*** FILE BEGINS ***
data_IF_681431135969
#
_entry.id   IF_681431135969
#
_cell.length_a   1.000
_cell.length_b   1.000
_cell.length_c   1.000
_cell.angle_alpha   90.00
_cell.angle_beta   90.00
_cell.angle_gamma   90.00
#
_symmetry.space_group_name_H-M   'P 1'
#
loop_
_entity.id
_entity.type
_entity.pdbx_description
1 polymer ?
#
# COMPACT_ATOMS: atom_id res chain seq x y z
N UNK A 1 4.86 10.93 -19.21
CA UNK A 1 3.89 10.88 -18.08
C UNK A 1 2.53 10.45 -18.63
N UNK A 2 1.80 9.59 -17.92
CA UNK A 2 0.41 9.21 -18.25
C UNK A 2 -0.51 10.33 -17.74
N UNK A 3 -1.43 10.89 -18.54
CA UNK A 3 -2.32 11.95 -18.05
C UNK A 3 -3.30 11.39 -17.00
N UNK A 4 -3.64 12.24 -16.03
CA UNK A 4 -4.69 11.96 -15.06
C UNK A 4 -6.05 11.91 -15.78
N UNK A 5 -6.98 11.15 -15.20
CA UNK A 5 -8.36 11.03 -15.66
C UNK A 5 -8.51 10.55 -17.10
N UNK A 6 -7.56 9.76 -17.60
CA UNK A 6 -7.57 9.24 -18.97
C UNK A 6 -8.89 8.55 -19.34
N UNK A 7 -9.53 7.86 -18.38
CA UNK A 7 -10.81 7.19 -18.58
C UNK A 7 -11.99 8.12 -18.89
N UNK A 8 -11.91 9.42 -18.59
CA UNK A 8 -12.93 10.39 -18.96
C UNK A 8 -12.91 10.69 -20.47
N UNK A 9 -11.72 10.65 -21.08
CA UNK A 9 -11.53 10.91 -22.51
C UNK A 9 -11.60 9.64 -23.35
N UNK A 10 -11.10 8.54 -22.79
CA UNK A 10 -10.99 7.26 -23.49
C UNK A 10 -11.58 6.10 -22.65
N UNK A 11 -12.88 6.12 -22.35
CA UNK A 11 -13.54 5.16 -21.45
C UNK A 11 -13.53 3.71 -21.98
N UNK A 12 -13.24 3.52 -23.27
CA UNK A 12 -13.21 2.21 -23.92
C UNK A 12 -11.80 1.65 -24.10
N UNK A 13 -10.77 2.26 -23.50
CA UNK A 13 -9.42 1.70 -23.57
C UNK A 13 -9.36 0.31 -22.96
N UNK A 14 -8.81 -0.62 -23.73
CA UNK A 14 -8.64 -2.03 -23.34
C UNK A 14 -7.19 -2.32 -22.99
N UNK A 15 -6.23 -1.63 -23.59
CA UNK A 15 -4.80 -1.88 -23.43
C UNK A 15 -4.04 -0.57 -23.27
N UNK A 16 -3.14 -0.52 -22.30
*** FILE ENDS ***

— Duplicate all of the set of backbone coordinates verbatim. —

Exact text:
data_IF_681431135969
#
_entry.id   IF_681431135969
#
_cell.length_a   1.000
_cell.length_b   1.000
_cell.length_c   1.000
_cell.angle_alpha   90.00
_cell.angle_beta   90.00
_cell.angle_gamma   90.00
#
_symmetry.space_group_name_H-M   'P 1'
#
loop_
_entity.id
_entity.type
_entity.pdbx_description
1 polymer ?
#
# COMPACT_ATOMS: atom_id res chain seq x y z
N UNK A 1 4.86 10.93 -19.21
CA UNK A 1 3.89 10.88 -18.08
C UNK A 1 2.53 10.45 -18.63
N UNK A 2 1.80 9.59 -17.92
CA UNK A 2 0.41 9.21 -18.25
C UNK A 2 -0.51 10.33 -17.74
N UNK A 3 -1.43 10.89 -18.54
CA UNK A 3 -2.32 11.95 -18.05
C UNK A 3 -3.30 11.39 -17.00
N UNK A 4 -3.64 12.24 -16.03
CA UNK A 4 -4.69 11.96 -15.06
C UNK A 4 -6.05 11.91 -15.78
N UNK A 5 -6.98 11.15 -15.20
CA UNK A 5 -8.36 11.03 -15.66
C UNK A 5 -8.51 10.55 -17.10
N UNK A 6 -7.56 9.76 -17.60
CA UNK A 6 -7.57 9.24 -18.97
C UNK A 6 -8.89 8.55 -19.34
N UNK A 7 -9.53 7.86 -18.38
CA UNK A 7 -10.81 7.19 -18.58
C UNK A 7 -11.99 8.12 -18.89
N UNK A 8 -11.91 9.42 -18.59
CA UNK A 8 -12.93 10.39 -18.96
C UNK A 8 -12.91 10.69 -20.47
N UNK A 9 -11.72 10.65 -21.08
CA UNK A 9 -11.53 10.91 -22.51
C UNK A 9 -11.60 9.64 -23.35
N UNK A 10 -11.10 8.54 -22.79
CA UNK A 10 -10.99 7.26 -23.49
C UNK A 10 -11.58 6.10 -22.65
N UNK A 11 -12.88 6.12 -22.35
CA UNK A 11 -13.54 5.16 -21.45
C UNK A 11 -13.53 3.71 -21.98
N UNK A 12 -13.24 3.52 -23.27
CA UNK A 12 -13.21 2.21 -23.92
C UNK A 12 -11.80 1.65 -24.10
N UNK A 13 -10.77 2.26 -23.50
CA UNK A 13 -9.42 1.70 -23.57
C UNK A 13 -9.36 0.31 -22.96
N UNK A 14 -8.81 -0.62 -23.73
CA UNK A 14 -8.64 -2.03 -23.34
C UNK A 14 -7.19 -2.32 -22.99
N UNK A 15 -6.23 -1.63 -23.59
CA UNK A 15 -4.80 -1.88 -23.43
C UNK A 15 -4.04 -0.57 -23.27
N UNK A 16 -3.14 -0.52 -22.30